The Closer: The Complete Third Season review, The Closer: Season 3 DVD review
Starring
Kyra Sedgwick, J.K. Simmons, Corey Reynolds, Robert Gossett, G.W. Bailey, Jon Tenney, Anthony John Denison, Philip. P. Keene, Michael Paul Chan, Raymond Cruz, Gina Ravera
Director
Various
The Closer:
The Complete Third Season

Reviewed by Will Harris

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ay hello again to Deputy Chief Brenda Johnson and her crew in the Priority Homicide Division of the Los Angeles Police Department. After surviving a freshman season where its sister series, “Wanted,” was found to be relatively unwanted by viewers, “The Closer” secured solid ratings during its sophomore year (and found a new fan in this writer). In its third time around, the show continues to build on its established format while upping the dramatic ante on several different occasions.

As you may or may not recall, Season Two involved major turning points in both the personal and professional lives of Brenda Johnson (Kyra Sedgwick). The former found Ms. Johnson finally agreeing to allow her boyfriend, FBI Agent Fritz Howard (Jon Tenney), to move in with her; she also allowed her mother to become aware of the arrangement, but not her father. (Oh, LORD, no, not her father.) In the office, however, there were major repercussions resulting from Lt. Provenza (G.W. Bailey) having left his weapon in his drawer, thereby giving a prisoner the opportunity to grab it and shoot a man. Though Provenza managed to survive the situation with his job intact, no one has forgotten the incident, and when budget cuts are being discussed at the beginning of Season Three, it’s suggested that perhaps they could just have Provenza be put out to pasture. As for Brenda and Fritz, they’re still together, but now Brenda’s fretting about the inevitability of having to speak to her dad about their situation, and she’s also dealing with Fritz’s prodding to buy a new, bigger place.

According to the show’s creator, James Duff, the theme of the third season is “family.” Maybe there’s a “dysfunctional” in front of that, though, based on the various goings-on. Sgt. Gabriel (Corey Reynolds) clashes with Brenda over the handling of a case involving a former gang member turned politician, but it’s when he goes completely over the edge with the “questioning” of a pedophile that their relationship really goes south. Detective Sanchez (Raymond Cruz) takes the spotlight in an episode about a Mexican gang (hey, it’s L.A., there are a lot of gangs). The show has fun when, during a case regarding the murder of a Chinese prostitute, Lt. Chao (Michael Paul Chan) gets slightly indignant when he’s asked if he can help interrogate the suspect. “I’m fourth-generation American! I don’t speak Chinese!” The previous relationship between Brenda and Chief Pope (J.K. Simmons) also pops up on occasion; it’s prominent when he reveals that he once had an affair with a murder victim. But there’s a very subtle moment during the brilliant “Blindsided,” an episode where Brenda is involved in a shooting, and his expression of horror and heartbreak when he’s told about it is captured on film for all to see. It’s only topped by the look on his face when he first hears that Brenda and Fritz have gotten engaged.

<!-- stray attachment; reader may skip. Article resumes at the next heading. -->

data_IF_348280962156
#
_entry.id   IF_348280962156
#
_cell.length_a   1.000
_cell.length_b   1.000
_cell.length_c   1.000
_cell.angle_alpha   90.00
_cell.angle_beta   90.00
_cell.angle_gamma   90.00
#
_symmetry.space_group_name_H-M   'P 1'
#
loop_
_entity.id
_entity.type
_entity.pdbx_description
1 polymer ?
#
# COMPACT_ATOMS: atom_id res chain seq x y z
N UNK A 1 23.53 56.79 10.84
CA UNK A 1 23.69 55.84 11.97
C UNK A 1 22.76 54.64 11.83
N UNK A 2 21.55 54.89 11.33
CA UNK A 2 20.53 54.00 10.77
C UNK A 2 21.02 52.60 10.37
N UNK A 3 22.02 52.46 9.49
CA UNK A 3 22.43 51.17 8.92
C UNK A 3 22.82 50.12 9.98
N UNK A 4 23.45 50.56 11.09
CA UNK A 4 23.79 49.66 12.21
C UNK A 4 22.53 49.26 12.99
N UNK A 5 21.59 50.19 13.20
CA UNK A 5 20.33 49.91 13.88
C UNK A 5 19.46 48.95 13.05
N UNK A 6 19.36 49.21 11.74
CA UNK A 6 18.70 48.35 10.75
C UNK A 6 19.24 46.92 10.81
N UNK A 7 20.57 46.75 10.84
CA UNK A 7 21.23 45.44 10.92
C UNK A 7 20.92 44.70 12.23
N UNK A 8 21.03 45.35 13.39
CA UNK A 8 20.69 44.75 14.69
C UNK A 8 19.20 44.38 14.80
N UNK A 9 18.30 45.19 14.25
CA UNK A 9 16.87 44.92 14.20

As noted, Brenda and Fritz’s house search is a major thread, with a recurring role by French Stewart as their egotistical, talks-about-himself-in-the-third-person realtor, Gary, but the impending nuptials aren’t really a major point of discussion until Brenda’s parents – Frances Sternhagen and the invaluable Barry Corbin – turn up for a visit. There’s also a medical concern for Brenda this season, and though the symptoms look suspiciously like pregnancy, that couldn’t be further from the truth. (In a nice nod to the series that indirectly inspired “The Closer,” S. Epatha Merkerson of “Law & Order” appears as Brenda’s OB/GYN.) The final episodes of the season, the two-part “Next of Kin,” really delve into the turbulent triangle between Brenda, her family, and her job, with Brenda assuring her parents that she and Fritz have come to visit them in Atlanta when she really just wants to follow up on a suspect in a bank robbery. When the truth comes out, the results are brutal.

As with previous seasons, “The Closer” continues to impress with its blend of humor and drama, with realistic dialogue and characterizations and top-notch performances. G.W. Bailey’s dry delivery remains a highlight of every episode, but it’s a testament to Kyra Sedgwick’s abilities as an actress that she can make you sympathize with Brenda one minute and have you want to shake some sense into her the next. Will Season Four actually find Brenda and Fritz walking down the aisle? Don’t hold your breath -- but it’ll be worth watching to find out.

Special Features: Though not exactly packed to the gills, the set does include one nice featurette, “The Art of Interrogation,” which has real-life psychologists and law enforcement professionals explaining the interrogation process, with folks from the show chiming in on how they incorporate those elements into the show. There’s also a gag reel and a handful of deleted scenes, but, sadly, no audio commentaries are offered up.

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